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‘We Are All About Water’
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With large swathes of the developing world experiencing water stress, Nalco, under chairman and CEO Erik Fyrwald, is moving quickly to focus on countries such as India and China. In India, where Nalco's business grew 35 per cent in 2010, Fyrwald also sees Nalco reaching out to governments that are building or improving municipal water infrastructure through public-private partnerships. He tells BW's Gauri Kamath that India is high on the company's agenda.
What difference can a business using water wisely make to India's water issues?
Industry is a big user of water. When there is not enough water available, how can a company protect its investment by being able to use less water and not have to reduce production because of water shortages? That is a very important economic driver. So progressive companies are thinking ahead.
Will focusing on their systems and processes be enough if other users are not improving at the same rate?
When companies are building their facilities, they can do so efficiently so that it has a good economic return. It is not like they are sacrificing cost to save water. They can use less water, be more energy efficient, and reduce cost. That's the real goal. It is also helpful if the government promotes good water use practices and if industry shares what is the best water-efficient practice for their products.
What will drive growth in India — marketing what you have or customising solutions?
Earlier we were trying to leverage our global capability in India, but the market is growing so fast, and here is an opportunity to develop solutions for India that the rest of the world will need.
CEO: Erik Fyrwald
Main businesses: Industrial water, energy and air applications
Presence: In 150 countries
Employees: More than 7,000
For example, we have an automation technology called 3D TRASAR to monitor water systems round the clock. This makes sure that just the right amounts of additives are being used and to detect if there are any problems in the water system.
We have about 16,000 units deployed around the world. All the remote monitoring is in our technology development centre in Pune by a staff of about 100 technologists. Their expertise in understanding how to solve problems is useful for the Indian market. Because we monitor water systems around the world, we can understand what is best-in-class and learn.
Then, take those learnings and apply them to somebody who wants to build a plant in India for the paper market, the steel market, refining or any industry. Now, we can advance that technology here for India, and leverage it to the rest of the world.
Do you see an opportunity in municipal water projects?
I do. And we don't do that in other parts of the world. Historically, our focus has only been on industrial water treatment. But India is different — the issue is so important and the investment will be large. Some of the capabilities we have — servicing reverse osmosis membrane systems, using automation to make sure they are optimised, etc. — can be important in municipal projects as well. Our model in India may develop to be broader than in the rest of the world.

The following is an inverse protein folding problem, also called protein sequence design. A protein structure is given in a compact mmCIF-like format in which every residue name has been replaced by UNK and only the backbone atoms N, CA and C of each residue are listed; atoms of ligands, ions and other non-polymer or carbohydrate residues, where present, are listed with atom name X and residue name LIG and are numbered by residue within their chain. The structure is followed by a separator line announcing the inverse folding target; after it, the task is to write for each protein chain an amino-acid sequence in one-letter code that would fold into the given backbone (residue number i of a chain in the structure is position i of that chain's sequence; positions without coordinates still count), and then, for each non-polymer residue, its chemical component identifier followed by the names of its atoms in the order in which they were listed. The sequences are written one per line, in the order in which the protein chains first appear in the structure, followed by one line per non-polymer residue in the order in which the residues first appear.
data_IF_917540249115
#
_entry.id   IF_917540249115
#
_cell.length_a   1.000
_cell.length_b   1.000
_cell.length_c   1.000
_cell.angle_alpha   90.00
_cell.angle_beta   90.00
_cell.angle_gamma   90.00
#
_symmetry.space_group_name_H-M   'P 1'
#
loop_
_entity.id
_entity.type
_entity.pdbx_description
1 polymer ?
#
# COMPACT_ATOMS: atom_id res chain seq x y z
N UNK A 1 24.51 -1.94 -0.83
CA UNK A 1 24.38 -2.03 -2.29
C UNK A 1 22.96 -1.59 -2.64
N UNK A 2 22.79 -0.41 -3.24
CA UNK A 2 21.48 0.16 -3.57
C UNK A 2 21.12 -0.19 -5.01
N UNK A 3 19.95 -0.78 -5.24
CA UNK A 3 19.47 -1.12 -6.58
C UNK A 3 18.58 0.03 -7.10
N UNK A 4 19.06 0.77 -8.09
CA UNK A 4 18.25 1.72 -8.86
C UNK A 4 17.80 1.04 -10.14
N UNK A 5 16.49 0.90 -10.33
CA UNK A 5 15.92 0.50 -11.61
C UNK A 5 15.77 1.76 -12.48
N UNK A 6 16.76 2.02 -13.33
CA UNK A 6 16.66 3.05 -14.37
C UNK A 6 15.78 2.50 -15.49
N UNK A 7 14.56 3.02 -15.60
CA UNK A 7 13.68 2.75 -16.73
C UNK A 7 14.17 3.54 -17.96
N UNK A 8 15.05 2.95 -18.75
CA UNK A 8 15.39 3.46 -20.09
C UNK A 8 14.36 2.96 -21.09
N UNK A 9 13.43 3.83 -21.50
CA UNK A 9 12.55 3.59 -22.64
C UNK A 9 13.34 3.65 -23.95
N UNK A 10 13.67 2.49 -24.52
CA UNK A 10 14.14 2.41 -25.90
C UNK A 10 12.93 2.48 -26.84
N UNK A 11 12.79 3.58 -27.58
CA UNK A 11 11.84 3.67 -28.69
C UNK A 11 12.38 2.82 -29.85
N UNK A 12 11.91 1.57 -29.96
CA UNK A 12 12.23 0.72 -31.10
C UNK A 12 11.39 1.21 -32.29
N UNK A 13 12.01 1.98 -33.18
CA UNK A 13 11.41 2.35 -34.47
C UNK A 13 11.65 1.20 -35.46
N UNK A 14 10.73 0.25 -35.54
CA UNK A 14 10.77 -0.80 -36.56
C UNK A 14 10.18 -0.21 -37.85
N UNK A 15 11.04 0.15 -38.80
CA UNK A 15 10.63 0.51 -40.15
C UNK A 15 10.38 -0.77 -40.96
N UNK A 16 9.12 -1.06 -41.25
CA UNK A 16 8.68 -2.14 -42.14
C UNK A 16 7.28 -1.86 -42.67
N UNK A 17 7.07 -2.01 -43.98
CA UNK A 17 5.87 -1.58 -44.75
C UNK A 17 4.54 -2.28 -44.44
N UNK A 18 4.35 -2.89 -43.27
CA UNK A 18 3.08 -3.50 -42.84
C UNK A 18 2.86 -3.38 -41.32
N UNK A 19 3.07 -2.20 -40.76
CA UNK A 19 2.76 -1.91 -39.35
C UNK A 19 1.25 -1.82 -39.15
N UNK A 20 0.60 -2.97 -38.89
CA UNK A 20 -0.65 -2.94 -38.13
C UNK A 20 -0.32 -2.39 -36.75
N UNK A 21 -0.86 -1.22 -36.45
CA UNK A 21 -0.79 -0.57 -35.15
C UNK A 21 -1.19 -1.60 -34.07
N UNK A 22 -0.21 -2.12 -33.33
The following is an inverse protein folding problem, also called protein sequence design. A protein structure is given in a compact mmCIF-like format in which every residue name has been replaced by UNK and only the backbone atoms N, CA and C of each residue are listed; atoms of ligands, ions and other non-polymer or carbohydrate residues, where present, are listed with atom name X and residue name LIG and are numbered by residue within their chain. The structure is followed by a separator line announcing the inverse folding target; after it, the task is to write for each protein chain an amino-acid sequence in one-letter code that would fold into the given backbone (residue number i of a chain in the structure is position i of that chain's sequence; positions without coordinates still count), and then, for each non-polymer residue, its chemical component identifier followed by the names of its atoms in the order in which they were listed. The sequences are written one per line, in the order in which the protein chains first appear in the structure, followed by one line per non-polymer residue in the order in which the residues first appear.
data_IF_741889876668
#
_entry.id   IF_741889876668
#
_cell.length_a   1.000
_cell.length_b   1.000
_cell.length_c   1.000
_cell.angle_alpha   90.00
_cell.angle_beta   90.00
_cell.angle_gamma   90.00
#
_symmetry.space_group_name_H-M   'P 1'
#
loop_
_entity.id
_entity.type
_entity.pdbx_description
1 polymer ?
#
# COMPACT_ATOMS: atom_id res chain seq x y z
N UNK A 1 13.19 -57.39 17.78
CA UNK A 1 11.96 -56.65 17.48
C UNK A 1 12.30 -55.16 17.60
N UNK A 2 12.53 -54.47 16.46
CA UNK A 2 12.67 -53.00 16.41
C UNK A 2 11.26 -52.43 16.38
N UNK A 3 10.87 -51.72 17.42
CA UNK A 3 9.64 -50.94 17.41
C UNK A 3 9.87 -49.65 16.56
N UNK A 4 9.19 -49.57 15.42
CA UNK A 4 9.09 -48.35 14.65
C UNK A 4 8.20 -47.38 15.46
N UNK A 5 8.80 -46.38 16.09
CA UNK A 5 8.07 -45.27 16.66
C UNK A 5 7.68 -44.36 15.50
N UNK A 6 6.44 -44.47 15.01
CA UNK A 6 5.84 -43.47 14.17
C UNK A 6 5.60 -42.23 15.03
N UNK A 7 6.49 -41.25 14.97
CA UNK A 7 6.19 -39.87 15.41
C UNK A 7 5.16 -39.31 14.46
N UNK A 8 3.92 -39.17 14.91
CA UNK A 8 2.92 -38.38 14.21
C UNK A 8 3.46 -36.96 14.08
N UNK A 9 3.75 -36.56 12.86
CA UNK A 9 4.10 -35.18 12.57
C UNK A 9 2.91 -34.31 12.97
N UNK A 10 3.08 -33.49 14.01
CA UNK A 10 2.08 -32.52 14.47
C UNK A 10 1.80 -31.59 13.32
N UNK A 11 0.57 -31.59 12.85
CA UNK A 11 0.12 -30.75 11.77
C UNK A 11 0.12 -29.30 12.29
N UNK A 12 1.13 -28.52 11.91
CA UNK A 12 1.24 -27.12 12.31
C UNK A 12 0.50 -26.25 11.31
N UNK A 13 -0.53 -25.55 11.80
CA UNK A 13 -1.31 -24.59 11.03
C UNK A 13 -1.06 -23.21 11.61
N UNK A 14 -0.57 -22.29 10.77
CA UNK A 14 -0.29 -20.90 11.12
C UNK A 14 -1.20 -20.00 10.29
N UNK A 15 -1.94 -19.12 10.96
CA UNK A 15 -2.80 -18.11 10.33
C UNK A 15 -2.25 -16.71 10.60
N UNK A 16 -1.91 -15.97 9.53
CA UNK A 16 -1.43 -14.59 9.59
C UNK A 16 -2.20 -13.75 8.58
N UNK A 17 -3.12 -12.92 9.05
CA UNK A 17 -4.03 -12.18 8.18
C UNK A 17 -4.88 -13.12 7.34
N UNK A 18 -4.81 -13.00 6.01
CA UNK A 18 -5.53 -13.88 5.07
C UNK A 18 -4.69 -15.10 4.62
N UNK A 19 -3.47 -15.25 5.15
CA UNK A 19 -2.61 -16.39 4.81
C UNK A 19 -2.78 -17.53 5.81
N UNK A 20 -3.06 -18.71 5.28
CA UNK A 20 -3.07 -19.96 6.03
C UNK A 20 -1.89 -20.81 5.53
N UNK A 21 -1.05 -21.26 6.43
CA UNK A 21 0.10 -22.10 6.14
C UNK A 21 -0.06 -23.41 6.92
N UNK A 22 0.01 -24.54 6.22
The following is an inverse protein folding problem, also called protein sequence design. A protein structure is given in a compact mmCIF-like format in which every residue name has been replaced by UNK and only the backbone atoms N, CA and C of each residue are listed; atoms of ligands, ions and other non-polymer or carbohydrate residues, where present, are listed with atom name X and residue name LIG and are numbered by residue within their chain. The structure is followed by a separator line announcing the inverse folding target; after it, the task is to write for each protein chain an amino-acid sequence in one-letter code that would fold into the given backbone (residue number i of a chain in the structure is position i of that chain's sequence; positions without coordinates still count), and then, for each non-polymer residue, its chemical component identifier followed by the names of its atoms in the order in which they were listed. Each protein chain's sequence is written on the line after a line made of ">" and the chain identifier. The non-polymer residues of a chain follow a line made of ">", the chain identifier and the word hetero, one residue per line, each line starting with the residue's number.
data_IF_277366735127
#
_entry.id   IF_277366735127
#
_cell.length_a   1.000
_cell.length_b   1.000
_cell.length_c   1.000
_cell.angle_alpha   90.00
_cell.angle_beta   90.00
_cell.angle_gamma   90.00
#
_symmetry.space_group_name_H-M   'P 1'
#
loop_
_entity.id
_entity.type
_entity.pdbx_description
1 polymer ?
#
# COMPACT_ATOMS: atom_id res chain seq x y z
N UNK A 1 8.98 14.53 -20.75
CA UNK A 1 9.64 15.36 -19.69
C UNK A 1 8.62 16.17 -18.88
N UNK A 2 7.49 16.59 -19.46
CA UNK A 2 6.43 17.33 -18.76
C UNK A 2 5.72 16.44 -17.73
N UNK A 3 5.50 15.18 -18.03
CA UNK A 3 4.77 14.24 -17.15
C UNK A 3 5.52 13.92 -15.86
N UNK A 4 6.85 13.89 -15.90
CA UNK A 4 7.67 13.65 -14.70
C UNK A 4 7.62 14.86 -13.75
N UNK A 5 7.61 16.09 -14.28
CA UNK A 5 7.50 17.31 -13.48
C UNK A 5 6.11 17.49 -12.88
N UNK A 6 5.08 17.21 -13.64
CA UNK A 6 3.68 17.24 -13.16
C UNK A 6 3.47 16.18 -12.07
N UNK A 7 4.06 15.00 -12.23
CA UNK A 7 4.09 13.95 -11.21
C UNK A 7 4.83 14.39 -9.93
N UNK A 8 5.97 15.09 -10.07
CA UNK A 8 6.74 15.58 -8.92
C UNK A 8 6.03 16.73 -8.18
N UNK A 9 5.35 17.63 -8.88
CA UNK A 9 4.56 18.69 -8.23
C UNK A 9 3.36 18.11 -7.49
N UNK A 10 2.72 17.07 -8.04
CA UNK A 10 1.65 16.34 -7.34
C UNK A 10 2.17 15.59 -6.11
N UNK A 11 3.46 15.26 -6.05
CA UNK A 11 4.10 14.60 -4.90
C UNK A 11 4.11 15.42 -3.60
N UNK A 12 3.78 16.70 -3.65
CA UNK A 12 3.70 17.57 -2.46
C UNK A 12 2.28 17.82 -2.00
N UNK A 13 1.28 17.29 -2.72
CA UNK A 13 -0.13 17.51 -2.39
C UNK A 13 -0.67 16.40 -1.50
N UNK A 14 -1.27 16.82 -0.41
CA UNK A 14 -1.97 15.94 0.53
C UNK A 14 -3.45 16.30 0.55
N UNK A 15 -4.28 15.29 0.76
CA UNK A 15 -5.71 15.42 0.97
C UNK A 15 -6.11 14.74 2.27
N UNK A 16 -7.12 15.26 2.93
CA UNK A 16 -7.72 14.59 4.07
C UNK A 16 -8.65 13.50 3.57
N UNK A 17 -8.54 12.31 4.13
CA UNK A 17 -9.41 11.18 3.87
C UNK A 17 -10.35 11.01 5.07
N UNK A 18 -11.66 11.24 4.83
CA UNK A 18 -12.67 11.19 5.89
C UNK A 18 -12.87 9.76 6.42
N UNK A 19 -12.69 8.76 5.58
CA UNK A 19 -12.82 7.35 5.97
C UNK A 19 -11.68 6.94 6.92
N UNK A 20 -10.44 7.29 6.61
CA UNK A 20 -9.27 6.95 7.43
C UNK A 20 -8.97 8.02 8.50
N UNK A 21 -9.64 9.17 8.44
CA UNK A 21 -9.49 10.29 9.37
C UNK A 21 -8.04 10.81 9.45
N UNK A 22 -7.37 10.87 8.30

What about the potable water segment?
Not a focus for us, but I am specially interested in the whole desalination area, because maybe there is some chance for us to bring our capabilities in the area by supporting others to make sure that desalination operations can work optimally.
GE spent $4 billion on acquisitions in the past decade in the water area. How do you stay ahead?
I think the benefit that Nalco has is our company is all about water — we think about it all the time. Our focus is a very powerful motivator to keep getting better. Now, there is tough competition; more companies want to get into the water business. But our goal is to get better faster than anybody. And so participating aggressively in an important, fast-growing market like India is a great thing for us to do. We will put more emphasis on India because it's good for our global business. It's how we can keep working to stay a leader.
Why do you consider the oil and gas industry an important customer?
There is significant water use in this industry and it is also very sophisticated in operations to reuse water. Also, in oil production, a lot of times water will come out with the oil. We pull the water out of the oil and clean up the water so that it can go back into the environment. Our ability to do that efficiently attracts us to that sector.
Your oil spill dispersant Corexit used in the BP oil spill has been controversial for its alleged toxicity...
If you listen to the US government, a bulk of environmental experts, and oil company senior executives, the consensus is that the use of oil spill dispersants and specifically Corexit was extremely effective in reducing the amount of oil that hit the shores.
Large amounts of oil were dispersed into small particles that naturally occurring bacteria were able to eat. And that kept the oil from doing environmental damage. You would not want to put chemicals into the ocean if you didn't need to, but the benefits of doing that far outweighed the negatives. The material in Corexit is less toxic than dish-washing liquid.
(This story was published in Businessworld Issue Dated 31-01-2011)